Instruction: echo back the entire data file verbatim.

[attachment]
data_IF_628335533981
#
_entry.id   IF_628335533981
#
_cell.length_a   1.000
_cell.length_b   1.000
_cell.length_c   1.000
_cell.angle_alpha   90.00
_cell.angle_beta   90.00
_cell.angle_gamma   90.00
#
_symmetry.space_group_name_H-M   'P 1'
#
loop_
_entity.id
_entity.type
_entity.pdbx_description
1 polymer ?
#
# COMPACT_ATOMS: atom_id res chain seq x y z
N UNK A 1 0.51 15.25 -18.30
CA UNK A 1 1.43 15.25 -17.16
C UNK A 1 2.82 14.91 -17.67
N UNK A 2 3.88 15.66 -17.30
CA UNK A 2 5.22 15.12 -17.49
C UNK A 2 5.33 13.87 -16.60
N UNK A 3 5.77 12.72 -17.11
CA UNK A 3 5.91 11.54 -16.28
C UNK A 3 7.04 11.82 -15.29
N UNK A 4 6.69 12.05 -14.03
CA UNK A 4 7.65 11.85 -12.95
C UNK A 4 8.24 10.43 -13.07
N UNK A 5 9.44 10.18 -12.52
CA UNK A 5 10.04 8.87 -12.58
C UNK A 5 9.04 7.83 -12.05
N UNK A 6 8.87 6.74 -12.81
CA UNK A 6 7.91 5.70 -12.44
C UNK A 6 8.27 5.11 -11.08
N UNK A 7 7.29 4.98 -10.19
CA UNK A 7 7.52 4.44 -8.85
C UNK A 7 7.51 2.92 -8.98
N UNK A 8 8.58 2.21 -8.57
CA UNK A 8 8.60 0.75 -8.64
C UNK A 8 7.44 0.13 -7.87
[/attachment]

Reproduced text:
data_IF_628335533981
#
_entry.id   IF_628335533981
#
_cell.length_a   1.000
_cell.length_b   1.000
_cell.length_c   1.000
_cell.angle_alpha   90.00
_cell.angle_beta   90.00
_cell.angle_gamma   90.00
#
_symmetry.space_group_name_H-M   'P 1'
#
loop_
_entity.id
_entity.type
_entity.pdbx_description
1 polymer ?
#
# COMPACT_ATOMS: atom_id res chain seq x y z
N UNK A 1 0.51 15.25 -18.30
CA UNK A 1 1.43 15.25 -17.16
C UNK A 1 2.82 14.91 -17.67
N UNK A 2 3.88 15.66 -17.30
CA UNK A 2 5.22 15.12 -17.49
C UNK A 2 5.33 13.87 -16.60
N UNK A 3 5.77 12.72 -17.11
CA UNK A 3 5.91 11.54 -16.28
C UNK A 3 7.04 11.82 -15.29
N UNK A 4 6.69 12.05 -14.03
CA UNK A 4 7.65 11.85 -12.95
C UNK A 4 8.24 10.43 -13.07
N UNK A 5 9.44 10.18 -12.52
CA UNK A 5 10.04 8.87 -12.58
C UNK A 5 9.04 7.83 -12.05
N UNK A 6 8.87 6.74 -12.81
CA UNK A 6 7.91 5.70 -12.44
C UNK A 6 8.27 5.11 -11.08
N UNK A 7 7.29 4.98 -10.19
CA UNK A 7 7.52 4.44 -8.85
C UNK A 7 7.51 2.92 -8.98
N UNK A 8 8.58 2.21 -8.57
CA UNK A 8 8.60 0.75 -8.64
C UNK A 8 7.44 0.13 -7.87